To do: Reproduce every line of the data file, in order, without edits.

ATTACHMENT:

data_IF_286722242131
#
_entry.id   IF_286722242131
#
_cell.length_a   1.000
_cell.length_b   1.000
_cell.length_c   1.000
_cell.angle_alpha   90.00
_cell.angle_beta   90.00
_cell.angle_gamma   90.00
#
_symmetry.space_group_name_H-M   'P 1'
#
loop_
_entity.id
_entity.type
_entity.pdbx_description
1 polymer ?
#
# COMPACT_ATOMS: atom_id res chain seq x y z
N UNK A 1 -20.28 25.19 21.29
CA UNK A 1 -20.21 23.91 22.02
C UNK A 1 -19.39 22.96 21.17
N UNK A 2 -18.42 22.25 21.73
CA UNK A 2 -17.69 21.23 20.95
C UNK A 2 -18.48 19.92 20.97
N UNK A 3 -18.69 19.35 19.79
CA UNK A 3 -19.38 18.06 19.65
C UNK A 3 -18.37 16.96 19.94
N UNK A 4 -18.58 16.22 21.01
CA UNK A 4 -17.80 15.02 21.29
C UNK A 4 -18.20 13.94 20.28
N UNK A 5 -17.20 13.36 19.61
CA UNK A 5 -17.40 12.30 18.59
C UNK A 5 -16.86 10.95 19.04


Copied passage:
data_IF_286722242131
#
_entry.id   IF_286722242131
#
_cell.length_a   1.000
_cell.length_b   1.000
_cell.length_c   1.000
_cell.angle_alpha   90.00
_cell.angle_beta   90.00
_cell.angle_gamma   90.00
#
_symmetry.space_group_name_H-M   'P 1'
#
loop_
_entity.id
_entity.type
_entity.pdbx_description
1 polymer ?
#
# COMPACT_ATOMS: atom_id res chain seq x y z
N UNK A 1 -20.28 25.19 21.29
CA UNK A 1 -20.21 23.91 22.02
C UNK A 1 -19.39 22.96 21.17
N UNK A 2 -18.42 22.25 21.73
CA UNK A 2 -17.69 21.23 20.95
C UNK A 2 -18.48 19.92 20.97
N UNK A 3 -18.69 19.35 19.79
CA UNK A 3 -19.38 18.06 19.65
C UNK A 3 -18.37 16.96 19.94
N UNK A 4 -18.58 16.22 21.01
CA UNK A 4 -17.80 15.02 21.29
C UNK A 4 -18.20 13.94 20.28
N UNK A 5 -17.20 13.36 19.61
CA UNK A 5 -17.40 12.30 18.59
C UNK A 5 -16.86 10.95 19.04